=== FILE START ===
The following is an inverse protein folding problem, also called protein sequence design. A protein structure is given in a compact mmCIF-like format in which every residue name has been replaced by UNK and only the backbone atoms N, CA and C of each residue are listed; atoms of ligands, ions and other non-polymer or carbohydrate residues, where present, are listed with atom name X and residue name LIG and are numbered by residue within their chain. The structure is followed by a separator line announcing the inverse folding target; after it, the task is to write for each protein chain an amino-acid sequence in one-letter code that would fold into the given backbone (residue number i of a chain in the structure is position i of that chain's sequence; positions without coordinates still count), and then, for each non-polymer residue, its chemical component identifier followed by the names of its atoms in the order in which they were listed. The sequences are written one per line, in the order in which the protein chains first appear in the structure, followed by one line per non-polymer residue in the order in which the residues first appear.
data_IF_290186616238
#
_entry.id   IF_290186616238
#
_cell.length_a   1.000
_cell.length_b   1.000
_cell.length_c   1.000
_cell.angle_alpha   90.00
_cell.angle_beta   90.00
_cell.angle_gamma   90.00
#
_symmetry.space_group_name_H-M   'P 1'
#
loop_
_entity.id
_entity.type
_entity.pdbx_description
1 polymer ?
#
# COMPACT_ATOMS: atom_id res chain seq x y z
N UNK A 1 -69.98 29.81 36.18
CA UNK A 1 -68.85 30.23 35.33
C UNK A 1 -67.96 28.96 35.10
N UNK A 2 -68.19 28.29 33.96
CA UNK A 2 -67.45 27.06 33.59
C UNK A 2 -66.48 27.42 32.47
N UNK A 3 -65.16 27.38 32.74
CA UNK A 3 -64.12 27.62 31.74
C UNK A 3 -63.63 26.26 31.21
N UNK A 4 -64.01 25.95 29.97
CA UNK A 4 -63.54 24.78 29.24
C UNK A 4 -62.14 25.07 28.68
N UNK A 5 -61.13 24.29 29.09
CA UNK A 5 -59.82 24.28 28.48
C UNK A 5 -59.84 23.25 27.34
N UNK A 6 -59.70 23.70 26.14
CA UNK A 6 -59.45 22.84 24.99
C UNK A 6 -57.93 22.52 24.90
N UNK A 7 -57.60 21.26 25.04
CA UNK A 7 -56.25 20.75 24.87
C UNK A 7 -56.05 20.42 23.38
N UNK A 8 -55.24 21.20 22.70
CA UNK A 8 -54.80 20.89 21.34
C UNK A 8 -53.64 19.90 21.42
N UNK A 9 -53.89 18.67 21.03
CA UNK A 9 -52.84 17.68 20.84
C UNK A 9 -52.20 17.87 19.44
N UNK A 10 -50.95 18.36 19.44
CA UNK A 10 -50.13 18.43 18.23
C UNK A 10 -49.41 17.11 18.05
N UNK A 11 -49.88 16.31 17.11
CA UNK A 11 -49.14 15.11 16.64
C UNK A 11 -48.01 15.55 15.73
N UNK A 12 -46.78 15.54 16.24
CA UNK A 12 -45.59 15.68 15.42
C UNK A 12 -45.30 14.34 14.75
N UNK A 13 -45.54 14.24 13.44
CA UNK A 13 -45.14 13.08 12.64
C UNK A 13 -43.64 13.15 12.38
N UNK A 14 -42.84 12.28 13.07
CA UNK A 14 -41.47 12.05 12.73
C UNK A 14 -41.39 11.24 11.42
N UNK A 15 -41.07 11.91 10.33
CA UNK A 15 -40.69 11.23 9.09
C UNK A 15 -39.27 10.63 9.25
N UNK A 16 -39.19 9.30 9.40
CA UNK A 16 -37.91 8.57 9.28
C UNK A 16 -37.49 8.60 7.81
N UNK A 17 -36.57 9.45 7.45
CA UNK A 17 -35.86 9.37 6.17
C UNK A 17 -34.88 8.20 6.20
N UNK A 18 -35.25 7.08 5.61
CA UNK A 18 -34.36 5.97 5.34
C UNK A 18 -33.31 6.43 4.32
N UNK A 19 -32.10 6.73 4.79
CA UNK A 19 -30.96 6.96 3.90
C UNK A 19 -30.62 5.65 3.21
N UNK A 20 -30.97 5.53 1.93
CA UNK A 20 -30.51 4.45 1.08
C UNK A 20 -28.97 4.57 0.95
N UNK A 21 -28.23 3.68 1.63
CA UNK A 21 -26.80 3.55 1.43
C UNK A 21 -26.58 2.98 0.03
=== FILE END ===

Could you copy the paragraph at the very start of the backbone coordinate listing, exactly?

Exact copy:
The following is an inverse protein folding problem, also called protein sequence design. A protein structure is given in a compact mmCIF-like format in which every residue name has been replaced by UNK and only the backbone atoms N, CA and C of each residue are listed; atoms of ligands, ions and other non-polymer or carbohydrate residues, where present, are listed with atom name X and residue name LIG and are numbered by residue within their chain. The structure is followed by a separator line announcing the inverse folding target; after it, the task is to write for each protein chain an amino-acid sequence in one-letter code that would fold into the given backbone (residue number i of a chain in the structure is position i of that chain's sequence; positions without coordinates still count), and then, for each non-polymer residue, its chemical component identifier followed by the names of its atoms in the order in which they were listed. The sequences are written one per line, in the order in which the protein chains first appear in the structure, followed by one line per non-polymer residue in the order in which the residues first appear.